The reverse is true of small group settings. They are so intimate and open that some people will never be comfortable there either. They can also be rigid just because of the intensity of the individuals (or thier theology)that make up the group.

I think we make a serious error when we look at churches as the primary means of evangelism and attempt to plan the "perfect church". Churches are made up of people, and as such they are faulty. There is no one right way. Scour the scriptures, but there are very few specific instructions about meetings. Certainly not enough to justify being rigid about how we "do church".


I hope you don't mind me posting here but I just had a comment about it....I have belonged two two churches, one was not active in the way of generating converts and the other one fully based it's survival on converts. Both claimed to teach the true doctrine and claimed to be the one and only true church. In the church that didn't have missionaries, my life wasn't as regulated and watched as it was in the church that did have missionaries. In the missionary church I was a "convert" and therefore I always had members of the church looking out for me, and making sure I was doing what was right. In the church that did not have any missionaries I wasn't watched as closely and was free to explore. When I left that church, it was ok and the people where saddend but agreed that I needed to find my own path. However leaving the missionary church where I was a convent it was not so easy to leave. I had to re-locate, sever ties with the the members and basically fall of the face of the earth to leave. I am still battleing with the church headquarters to get my name removed from the records.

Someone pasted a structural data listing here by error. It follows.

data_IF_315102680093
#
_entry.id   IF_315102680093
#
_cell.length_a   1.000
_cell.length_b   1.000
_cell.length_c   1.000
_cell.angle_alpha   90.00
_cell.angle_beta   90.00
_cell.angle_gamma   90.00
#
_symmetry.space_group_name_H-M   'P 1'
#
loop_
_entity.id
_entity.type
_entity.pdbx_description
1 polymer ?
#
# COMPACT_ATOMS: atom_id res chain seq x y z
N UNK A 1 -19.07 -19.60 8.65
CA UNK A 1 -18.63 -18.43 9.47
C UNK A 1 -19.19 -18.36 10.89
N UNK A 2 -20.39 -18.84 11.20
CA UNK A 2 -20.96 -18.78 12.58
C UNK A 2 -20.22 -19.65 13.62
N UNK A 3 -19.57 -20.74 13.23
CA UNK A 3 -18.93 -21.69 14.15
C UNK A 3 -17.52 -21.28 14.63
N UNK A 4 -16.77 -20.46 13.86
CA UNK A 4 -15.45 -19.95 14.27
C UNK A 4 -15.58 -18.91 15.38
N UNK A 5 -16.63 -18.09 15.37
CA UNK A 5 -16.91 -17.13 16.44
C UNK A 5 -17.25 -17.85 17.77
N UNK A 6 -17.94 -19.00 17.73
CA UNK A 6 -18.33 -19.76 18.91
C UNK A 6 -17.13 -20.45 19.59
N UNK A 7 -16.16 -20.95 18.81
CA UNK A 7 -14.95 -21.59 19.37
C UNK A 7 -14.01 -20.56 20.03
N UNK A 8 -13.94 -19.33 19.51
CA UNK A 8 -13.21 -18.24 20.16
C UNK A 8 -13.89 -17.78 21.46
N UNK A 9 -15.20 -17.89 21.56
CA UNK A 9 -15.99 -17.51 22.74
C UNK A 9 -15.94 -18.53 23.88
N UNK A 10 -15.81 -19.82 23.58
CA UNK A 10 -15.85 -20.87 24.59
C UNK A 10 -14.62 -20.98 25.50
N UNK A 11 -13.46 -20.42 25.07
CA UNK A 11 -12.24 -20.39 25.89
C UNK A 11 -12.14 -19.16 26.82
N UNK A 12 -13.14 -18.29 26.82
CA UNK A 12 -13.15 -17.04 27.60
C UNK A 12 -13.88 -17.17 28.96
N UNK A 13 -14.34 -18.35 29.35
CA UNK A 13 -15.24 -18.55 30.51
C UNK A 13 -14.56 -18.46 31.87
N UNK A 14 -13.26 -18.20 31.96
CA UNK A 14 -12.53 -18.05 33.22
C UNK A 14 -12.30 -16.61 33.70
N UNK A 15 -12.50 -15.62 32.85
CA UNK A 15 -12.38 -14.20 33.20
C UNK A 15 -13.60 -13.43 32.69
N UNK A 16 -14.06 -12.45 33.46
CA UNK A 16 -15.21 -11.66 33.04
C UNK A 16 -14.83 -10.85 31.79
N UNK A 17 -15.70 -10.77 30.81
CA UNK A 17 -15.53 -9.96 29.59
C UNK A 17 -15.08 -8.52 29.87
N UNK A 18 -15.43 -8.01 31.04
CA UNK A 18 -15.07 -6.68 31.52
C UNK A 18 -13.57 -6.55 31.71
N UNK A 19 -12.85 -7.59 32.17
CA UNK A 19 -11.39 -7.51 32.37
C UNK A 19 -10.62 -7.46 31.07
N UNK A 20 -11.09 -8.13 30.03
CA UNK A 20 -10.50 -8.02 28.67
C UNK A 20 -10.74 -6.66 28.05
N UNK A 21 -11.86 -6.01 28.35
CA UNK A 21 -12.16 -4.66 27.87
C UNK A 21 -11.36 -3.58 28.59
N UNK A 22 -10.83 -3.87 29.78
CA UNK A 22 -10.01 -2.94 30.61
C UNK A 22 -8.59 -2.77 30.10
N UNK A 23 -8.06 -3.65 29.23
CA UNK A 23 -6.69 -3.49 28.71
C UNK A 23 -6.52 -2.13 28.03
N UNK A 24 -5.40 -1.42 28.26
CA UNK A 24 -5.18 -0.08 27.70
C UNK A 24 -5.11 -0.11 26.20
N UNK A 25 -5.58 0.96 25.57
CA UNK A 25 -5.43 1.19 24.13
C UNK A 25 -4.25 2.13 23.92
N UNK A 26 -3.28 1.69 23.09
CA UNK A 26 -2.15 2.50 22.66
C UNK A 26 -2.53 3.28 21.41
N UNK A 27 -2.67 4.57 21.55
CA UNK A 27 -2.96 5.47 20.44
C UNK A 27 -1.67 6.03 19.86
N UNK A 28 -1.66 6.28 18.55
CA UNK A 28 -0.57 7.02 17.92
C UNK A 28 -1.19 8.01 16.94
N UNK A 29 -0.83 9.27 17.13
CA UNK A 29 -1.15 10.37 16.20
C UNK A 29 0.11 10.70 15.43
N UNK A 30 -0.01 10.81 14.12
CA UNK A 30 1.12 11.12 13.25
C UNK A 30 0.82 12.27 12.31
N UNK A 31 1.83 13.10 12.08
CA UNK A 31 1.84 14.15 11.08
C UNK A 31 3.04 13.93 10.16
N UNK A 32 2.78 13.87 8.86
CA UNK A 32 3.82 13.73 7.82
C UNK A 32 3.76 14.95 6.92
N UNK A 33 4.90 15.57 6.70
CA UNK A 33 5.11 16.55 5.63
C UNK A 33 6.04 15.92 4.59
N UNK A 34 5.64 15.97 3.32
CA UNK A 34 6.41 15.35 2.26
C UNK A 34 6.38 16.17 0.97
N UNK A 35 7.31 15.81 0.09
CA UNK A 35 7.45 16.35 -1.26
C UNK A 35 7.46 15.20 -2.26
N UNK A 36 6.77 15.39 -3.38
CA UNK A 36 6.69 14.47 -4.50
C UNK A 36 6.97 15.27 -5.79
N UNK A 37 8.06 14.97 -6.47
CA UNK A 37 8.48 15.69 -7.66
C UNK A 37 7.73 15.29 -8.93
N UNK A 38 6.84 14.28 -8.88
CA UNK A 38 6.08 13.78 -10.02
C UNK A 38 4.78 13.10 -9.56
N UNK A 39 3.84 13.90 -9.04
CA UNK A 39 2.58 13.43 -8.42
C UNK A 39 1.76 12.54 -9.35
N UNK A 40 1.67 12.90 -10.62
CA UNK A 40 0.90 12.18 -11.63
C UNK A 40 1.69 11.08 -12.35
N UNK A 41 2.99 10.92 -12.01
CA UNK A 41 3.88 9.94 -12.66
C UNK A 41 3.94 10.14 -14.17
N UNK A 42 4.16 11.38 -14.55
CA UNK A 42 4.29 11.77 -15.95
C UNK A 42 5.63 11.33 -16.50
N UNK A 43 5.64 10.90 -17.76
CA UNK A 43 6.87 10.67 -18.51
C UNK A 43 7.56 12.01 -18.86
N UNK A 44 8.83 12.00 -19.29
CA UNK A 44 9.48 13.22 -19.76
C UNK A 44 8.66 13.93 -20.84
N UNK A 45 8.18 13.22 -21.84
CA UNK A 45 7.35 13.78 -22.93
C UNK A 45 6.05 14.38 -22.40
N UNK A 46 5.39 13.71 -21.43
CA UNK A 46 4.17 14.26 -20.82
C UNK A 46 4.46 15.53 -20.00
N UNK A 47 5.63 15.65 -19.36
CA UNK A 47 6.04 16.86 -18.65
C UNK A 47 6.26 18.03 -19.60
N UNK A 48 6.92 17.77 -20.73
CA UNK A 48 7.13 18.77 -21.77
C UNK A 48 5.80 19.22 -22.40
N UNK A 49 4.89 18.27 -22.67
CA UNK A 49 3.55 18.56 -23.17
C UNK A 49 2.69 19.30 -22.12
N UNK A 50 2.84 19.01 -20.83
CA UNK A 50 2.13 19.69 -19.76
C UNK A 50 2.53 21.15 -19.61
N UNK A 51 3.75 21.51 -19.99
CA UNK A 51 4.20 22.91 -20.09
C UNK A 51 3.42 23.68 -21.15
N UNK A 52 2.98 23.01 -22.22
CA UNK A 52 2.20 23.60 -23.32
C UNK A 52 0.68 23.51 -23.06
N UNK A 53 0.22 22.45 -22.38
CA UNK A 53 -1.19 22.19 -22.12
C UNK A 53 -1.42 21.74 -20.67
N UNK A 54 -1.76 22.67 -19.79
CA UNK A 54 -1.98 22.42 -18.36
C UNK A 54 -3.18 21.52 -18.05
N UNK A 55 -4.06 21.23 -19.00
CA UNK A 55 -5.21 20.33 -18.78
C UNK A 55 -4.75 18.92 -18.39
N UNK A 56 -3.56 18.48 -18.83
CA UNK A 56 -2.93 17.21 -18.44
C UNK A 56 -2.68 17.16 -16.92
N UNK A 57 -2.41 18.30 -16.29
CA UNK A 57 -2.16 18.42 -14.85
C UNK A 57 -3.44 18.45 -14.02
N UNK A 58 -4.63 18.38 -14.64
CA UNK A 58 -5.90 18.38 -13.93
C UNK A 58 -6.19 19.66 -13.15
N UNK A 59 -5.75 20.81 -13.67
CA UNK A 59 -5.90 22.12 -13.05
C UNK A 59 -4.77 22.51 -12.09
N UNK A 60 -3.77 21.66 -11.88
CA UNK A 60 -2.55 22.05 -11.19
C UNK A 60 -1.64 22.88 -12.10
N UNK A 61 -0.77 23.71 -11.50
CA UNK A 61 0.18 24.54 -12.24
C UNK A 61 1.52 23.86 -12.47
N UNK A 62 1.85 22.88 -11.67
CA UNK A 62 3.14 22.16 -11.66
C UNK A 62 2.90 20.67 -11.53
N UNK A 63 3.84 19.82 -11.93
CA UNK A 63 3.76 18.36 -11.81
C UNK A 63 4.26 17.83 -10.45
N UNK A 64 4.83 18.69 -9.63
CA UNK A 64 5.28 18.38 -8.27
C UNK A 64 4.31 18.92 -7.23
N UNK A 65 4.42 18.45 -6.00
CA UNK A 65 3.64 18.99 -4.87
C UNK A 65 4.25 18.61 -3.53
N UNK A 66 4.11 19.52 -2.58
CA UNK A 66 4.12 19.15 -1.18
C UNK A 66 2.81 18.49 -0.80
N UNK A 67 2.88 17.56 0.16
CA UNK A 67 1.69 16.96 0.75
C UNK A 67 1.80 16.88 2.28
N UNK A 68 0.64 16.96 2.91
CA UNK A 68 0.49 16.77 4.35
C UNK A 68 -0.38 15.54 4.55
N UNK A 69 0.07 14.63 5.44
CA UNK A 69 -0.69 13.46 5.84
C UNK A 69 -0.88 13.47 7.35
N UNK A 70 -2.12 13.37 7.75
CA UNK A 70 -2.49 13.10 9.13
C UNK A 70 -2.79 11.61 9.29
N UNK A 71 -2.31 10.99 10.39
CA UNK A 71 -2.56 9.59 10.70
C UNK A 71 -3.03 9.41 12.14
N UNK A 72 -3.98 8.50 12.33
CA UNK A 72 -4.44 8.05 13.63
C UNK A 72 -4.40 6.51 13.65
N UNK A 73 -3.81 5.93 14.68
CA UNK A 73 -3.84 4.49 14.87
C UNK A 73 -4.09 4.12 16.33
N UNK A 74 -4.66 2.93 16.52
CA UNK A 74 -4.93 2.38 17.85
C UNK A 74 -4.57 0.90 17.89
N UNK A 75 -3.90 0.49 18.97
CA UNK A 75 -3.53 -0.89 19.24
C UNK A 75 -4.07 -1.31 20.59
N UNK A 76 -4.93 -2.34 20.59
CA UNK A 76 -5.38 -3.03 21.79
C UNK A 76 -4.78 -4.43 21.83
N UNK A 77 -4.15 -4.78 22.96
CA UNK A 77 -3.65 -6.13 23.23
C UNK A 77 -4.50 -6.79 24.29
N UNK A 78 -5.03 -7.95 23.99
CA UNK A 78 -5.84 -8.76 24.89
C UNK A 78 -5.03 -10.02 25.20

So, if I where to be asked which church I would prefer it is obvious I would prefer the first. However, I did enjoy the closeness of the second one and the sense of belonging, I just didn't like the feeling of being smothered and not haveing room to breath.

Good luck!


I believe God is moving against "formula church" or what we might rightly call man's church. He is tearing it down (Hosea 6). It must be torn in order to mend it, or reshape it - His way. My experience has been that real spiritual growth takes place in community with others with God as our center and focus. Our traditional church structures have lost that as our social communities also have lost much. Wolfgang Simson speaks of the DNA of church in his book, "Houses That Change The World". It is an organic growth, something that is alive that we pass to others. We do it in the context of family, friends and intimate community. It's natural, or perhaps super-natural! It does work to grow us personally and it will grow new churches exponentially. Were talking twiggy here, not Pamela Anderson. OOps aged myself. If us old fogeys love little church, the young folks should be ecstatic. It's freeing and yet brings me right up close with God. I feel more centered, it's about getting real with God.


The new church recruiting isn't working as planned because people have learned to think for themselves. In this world, it already seems like God either has a) no heart, or b) a sadistic sense of humor. Given what's going on around us, I don't blame people for being concerned with themselves (worshipping that false idol, baby) or just learning to get along without sitting, standing, kneeling times 3.


n huppert

Do you really need to put a picture of large (nearly bare) breasts on a Christian site? What game are you playing?